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Two topics extremely important for Smart Cities in which we actively contributed to GSMA 1. Big Data: Detail the three pillars on our big data strategy: Bet on open and horizontal platforms Nurture a dynamic ecosystem Harmonize API data models 2. Security: Present the main challenges on Smart Cities Security Show how we tackle them at Telefónica using the GSMA IoT Security Self Assessment
The smart city strategy of Telefónica Is structured around three main pillars:
Open and horizontal platforms to materialize the smart city vision A rich and dynamic ecosystem which facilitates collaboration of multiple stakeholders On the technological side, API and data model harmonization which enables the portability and replicability of smart cities.
We will be describing all these pillars during this presentation and finally we will present some of the applications we have been working, that demonstrate that thanks to these approach we are realizing smart city replicability.
Open and horizontal platforms are key to enable our vision on smart cities. First of all we have made an outstanding effort on creating an open source community of projects around generic components which can be used to implement smart cities. This has evolved from a EU funded project to a global community supported by a Foundation, participated among others by TEF and Orange, currently headquartered in Berlin.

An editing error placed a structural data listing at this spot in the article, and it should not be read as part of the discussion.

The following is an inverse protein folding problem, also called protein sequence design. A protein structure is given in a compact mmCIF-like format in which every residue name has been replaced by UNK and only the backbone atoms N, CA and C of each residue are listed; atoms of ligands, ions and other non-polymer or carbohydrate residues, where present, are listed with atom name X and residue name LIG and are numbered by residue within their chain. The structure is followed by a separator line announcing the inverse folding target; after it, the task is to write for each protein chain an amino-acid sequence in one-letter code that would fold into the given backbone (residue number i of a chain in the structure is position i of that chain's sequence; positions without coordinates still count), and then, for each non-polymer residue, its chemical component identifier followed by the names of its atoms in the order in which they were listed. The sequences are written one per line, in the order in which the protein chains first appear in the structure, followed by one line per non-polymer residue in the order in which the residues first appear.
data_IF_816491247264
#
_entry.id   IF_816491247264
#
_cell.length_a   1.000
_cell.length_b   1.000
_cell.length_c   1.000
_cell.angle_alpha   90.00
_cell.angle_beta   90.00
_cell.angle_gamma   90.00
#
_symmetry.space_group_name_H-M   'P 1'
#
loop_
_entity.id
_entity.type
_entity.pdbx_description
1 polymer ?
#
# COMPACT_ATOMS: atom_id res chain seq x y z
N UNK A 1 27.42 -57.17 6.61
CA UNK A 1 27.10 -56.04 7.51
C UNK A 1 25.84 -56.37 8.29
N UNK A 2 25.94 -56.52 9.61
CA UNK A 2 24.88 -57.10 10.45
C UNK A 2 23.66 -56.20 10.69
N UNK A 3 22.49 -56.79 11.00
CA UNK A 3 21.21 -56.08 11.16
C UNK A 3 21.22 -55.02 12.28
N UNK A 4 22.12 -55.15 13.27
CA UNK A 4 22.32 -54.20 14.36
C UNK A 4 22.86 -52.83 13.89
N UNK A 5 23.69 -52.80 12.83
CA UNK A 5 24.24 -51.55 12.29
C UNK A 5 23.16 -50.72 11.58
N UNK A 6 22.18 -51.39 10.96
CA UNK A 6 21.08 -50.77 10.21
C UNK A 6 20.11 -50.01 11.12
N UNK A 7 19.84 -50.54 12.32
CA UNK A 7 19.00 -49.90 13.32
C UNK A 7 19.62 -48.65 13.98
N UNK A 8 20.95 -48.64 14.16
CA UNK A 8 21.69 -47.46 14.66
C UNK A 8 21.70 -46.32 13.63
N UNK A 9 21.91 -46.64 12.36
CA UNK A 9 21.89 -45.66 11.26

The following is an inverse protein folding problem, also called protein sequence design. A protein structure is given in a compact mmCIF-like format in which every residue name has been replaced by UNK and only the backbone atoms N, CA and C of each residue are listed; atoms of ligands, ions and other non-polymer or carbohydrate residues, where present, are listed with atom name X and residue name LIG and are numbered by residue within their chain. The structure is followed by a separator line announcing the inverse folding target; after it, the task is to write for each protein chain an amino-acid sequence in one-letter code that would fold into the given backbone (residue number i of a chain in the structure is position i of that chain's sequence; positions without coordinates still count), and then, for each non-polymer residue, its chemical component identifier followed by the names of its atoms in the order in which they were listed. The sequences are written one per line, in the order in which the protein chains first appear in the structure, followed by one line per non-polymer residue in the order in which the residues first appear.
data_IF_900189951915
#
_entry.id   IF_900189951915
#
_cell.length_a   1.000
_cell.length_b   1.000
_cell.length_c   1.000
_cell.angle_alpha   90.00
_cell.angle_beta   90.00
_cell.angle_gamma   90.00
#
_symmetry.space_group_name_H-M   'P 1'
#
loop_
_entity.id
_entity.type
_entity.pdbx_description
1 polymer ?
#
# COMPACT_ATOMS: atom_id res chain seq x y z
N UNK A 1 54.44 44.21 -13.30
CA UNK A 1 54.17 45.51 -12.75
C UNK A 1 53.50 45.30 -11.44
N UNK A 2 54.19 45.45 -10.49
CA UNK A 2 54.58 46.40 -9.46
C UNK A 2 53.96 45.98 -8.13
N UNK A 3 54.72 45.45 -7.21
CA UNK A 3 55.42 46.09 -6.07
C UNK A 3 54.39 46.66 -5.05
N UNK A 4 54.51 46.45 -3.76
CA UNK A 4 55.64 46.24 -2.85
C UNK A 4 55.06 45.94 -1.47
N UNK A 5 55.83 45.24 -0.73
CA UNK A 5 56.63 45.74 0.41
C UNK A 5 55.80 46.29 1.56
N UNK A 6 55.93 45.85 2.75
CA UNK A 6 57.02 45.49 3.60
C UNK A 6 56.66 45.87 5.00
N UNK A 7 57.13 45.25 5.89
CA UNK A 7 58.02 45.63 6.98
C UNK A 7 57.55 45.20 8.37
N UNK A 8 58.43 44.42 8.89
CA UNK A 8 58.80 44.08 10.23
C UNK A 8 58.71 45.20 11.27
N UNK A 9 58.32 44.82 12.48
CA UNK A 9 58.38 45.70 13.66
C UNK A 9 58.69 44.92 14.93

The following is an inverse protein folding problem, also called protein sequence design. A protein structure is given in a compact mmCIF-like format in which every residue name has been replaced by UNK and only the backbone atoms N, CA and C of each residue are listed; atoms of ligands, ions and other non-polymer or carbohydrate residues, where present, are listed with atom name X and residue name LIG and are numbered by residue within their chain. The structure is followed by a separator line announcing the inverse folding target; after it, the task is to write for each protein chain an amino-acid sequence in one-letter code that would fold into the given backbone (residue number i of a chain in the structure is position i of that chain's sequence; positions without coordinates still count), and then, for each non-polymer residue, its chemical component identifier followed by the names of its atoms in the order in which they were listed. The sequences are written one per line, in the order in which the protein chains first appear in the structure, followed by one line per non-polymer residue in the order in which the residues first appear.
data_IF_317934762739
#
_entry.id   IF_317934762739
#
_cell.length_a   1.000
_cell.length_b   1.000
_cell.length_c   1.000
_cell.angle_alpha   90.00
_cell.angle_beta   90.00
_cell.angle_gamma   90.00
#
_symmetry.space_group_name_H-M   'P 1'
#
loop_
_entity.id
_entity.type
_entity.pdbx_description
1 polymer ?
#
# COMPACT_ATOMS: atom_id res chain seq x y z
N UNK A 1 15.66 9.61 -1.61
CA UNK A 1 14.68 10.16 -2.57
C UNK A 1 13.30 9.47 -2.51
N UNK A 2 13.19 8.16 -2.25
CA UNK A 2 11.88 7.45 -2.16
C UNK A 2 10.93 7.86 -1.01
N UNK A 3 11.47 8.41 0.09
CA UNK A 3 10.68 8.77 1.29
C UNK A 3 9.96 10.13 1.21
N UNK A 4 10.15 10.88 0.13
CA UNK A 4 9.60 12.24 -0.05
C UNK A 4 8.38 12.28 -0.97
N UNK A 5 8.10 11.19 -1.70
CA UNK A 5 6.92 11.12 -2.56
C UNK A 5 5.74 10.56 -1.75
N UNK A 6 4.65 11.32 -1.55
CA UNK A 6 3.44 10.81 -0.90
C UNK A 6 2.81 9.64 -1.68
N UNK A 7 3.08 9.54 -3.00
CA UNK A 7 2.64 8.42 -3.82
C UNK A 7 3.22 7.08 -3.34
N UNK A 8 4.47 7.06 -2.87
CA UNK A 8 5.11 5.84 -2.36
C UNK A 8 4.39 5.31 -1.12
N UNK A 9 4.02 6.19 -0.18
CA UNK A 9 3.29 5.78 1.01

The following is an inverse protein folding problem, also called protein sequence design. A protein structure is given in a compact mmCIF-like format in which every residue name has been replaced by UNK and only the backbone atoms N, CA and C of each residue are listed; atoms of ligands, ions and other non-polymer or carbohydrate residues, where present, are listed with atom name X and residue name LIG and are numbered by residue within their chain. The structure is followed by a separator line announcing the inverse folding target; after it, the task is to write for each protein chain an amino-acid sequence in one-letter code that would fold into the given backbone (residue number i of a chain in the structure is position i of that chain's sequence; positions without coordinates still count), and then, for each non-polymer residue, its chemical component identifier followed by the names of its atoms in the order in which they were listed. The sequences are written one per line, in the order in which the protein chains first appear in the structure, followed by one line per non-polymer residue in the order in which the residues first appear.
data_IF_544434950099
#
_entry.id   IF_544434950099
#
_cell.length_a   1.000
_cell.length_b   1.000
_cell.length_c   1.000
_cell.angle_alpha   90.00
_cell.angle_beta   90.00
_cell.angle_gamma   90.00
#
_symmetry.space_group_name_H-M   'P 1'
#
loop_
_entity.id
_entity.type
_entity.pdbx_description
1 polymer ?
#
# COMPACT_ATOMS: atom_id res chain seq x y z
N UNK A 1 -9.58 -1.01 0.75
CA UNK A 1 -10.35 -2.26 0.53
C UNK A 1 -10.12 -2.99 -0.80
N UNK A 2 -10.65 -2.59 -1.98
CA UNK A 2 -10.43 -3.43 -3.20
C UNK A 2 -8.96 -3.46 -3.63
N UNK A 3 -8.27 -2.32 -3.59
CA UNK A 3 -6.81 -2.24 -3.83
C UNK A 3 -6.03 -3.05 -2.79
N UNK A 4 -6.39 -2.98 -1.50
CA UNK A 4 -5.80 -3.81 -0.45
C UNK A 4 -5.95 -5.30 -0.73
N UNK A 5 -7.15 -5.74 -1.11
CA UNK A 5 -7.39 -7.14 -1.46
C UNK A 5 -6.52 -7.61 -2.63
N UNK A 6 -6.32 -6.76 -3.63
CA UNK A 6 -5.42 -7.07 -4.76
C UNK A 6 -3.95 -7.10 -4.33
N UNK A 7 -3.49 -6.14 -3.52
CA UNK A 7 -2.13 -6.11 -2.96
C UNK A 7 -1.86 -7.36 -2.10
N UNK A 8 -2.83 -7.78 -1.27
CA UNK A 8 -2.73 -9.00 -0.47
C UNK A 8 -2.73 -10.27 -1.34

Open platforms stimulate openness and this by definition avoids the vendor lock in problem. This has resulted in an attractive offer for cities but also for operators. For instance, the openness nature of our smart city offer, makes it possible that multiple IoT device providers approach to us, willing to make their devices and technologies compatible with our platform. As a result, we as operators, can choose the best solution depending on each concrete project or local interest.
* Last but not least open and horizontal platforms enable building modular an extensible architectures in contraposition with isolated silos of single vertical solutions which are typically found nowadays. Vertical solutions isolate data and make it difficult to evolve consistently within a city, that has to deal with multiple providers. In addition exploiting cross-vertical data to provide new services turns into a nightmare. So in order to have real IoT Big Data Ecosystems in cities it is needed to count with open and horizontal platforms.